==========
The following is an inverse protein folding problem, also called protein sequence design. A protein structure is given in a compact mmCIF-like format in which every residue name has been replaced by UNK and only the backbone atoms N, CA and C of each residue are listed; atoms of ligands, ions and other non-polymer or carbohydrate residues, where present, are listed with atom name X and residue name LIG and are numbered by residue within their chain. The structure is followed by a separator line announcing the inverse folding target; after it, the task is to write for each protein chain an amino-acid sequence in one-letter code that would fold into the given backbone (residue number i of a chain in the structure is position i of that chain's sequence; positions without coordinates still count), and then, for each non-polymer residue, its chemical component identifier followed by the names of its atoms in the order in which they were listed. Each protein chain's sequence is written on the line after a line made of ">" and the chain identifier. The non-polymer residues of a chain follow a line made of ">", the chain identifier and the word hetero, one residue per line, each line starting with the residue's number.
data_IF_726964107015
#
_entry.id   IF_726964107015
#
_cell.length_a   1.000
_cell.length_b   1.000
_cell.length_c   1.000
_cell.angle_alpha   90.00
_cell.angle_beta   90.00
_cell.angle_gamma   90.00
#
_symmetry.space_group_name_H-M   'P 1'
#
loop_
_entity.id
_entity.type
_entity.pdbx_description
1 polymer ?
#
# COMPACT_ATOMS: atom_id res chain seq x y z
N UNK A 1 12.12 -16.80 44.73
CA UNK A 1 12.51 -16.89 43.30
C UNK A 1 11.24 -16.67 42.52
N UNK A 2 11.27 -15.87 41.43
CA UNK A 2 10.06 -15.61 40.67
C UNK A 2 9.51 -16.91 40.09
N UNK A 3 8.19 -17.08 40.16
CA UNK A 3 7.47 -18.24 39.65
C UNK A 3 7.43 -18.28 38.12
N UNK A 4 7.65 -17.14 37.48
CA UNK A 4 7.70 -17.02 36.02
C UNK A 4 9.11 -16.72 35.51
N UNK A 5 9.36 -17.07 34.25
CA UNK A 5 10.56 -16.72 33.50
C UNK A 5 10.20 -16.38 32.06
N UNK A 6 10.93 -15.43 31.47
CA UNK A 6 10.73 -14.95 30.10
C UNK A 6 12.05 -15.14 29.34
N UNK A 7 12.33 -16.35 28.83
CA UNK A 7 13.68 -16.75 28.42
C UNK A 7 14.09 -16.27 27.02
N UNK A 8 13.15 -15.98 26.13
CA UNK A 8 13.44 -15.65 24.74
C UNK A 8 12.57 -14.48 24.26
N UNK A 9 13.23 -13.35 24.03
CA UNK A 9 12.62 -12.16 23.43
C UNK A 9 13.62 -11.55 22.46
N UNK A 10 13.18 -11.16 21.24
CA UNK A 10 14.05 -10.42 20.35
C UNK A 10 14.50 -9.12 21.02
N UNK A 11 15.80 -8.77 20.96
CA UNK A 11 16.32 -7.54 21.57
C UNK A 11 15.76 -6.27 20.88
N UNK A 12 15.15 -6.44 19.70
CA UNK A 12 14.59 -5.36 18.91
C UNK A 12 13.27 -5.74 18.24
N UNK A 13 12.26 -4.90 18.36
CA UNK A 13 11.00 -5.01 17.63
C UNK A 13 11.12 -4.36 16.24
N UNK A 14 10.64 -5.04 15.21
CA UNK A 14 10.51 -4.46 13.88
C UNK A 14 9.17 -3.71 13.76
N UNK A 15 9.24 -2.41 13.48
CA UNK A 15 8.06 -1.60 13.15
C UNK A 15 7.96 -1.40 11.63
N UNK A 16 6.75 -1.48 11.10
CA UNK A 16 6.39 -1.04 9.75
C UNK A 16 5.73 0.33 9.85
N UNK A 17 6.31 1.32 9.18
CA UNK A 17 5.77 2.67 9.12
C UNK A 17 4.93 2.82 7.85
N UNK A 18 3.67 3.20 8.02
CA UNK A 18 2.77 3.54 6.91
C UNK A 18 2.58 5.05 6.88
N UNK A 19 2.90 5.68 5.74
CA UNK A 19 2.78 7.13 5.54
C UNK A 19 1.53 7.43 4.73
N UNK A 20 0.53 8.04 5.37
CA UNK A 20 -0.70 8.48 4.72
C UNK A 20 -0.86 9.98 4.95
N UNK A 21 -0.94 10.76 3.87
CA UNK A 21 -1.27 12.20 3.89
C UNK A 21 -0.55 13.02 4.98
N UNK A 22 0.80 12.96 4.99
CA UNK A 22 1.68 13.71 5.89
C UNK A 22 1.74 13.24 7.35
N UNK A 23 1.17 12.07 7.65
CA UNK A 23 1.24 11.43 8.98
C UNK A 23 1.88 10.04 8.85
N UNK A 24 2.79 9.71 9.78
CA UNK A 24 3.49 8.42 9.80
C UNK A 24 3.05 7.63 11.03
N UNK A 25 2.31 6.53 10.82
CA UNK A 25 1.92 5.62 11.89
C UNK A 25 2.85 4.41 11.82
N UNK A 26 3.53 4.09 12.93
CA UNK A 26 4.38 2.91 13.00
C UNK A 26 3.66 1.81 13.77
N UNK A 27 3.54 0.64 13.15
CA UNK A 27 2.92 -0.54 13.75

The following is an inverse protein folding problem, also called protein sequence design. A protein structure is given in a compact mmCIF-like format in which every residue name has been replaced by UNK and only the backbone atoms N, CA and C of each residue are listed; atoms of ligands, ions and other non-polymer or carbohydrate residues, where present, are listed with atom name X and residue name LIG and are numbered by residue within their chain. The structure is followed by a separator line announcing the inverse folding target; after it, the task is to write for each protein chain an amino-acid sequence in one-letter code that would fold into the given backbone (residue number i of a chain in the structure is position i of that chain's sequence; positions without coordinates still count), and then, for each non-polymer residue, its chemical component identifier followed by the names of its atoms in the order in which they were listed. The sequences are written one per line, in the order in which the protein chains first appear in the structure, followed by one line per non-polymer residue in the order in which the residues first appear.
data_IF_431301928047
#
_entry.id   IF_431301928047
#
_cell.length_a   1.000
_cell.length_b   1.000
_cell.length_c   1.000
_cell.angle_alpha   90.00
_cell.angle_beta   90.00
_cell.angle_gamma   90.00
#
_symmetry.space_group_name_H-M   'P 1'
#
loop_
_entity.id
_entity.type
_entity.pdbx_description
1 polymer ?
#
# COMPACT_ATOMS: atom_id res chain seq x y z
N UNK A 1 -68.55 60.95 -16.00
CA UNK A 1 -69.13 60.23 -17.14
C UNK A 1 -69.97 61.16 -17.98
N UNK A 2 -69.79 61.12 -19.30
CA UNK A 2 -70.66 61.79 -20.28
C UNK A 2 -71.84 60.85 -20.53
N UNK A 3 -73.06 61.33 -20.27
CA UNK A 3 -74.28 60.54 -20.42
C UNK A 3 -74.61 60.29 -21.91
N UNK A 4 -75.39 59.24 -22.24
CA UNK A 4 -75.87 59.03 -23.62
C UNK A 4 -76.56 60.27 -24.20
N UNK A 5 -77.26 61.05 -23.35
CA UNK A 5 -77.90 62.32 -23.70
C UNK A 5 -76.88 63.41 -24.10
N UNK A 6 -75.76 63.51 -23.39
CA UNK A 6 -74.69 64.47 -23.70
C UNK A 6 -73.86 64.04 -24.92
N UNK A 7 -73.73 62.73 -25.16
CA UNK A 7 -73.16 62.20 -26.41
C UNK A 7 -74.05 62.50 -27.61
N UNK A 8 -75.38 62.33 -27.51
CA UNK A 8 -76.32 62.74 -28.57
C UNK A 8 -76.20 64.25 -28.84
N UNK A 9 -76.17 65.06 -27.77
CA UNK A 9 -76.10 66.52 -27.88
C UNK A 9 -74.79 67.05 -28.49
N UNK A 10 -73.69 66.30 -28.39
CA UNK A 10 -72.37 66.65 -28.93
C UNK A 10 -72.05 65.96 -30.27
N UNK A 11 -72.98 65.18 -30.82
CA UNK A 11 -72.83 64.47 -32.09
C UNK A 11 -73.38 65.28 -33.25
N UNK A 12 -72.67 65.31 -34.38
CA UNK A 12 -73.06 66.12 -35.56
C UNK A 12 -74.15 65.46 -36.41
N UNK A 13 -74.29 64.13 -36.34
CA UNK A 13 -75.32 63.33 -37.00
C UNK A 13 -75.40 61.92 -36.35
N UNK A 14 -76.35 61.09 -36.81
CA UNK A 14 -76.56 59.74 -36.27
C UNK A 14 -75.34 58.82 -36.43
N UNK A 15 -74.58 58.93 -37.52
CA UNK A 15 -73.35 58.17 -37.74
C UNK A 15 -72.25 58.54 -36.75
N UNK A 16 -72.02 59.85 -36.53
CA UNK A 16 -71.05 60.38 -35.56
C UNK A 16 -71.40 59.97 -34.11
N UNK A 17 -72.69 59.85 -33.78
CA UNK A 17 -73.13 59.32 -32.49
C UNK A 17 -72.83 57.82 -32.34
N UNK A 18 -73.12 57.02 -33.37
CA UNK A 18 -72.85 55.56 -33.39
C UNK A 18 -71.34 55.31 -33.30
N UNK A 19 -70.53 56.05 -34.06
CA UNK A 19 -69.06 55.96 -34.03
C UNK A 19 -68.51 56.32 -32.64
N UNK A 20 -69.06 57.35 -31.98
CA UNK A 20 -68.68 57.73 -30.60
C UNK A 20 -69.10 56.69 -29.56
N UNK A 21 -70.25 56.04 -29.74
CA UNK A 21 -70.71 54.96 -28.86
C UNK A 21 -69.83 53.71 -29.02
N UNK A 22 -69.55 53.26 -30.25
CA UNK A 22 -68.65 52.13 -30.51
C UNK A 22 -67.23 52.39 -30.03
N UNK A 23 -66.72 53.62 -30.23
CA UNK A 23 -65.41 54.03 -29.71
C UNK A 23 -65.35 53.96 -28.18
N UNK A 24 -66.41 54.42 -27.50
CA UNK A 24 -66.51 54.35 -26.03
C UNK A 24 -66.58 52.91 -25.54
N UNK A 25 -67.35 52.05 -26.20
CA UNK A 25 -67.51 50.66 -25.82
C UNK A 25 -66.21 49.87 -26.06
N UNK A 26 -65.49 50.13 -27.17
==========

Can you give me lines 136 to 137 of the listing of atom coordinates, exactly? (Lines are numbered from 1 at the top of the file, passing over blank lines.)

CA UNK A 5 -77.90 62.32 -23.70
C UNK A 5 -76.88 63.41 -24.10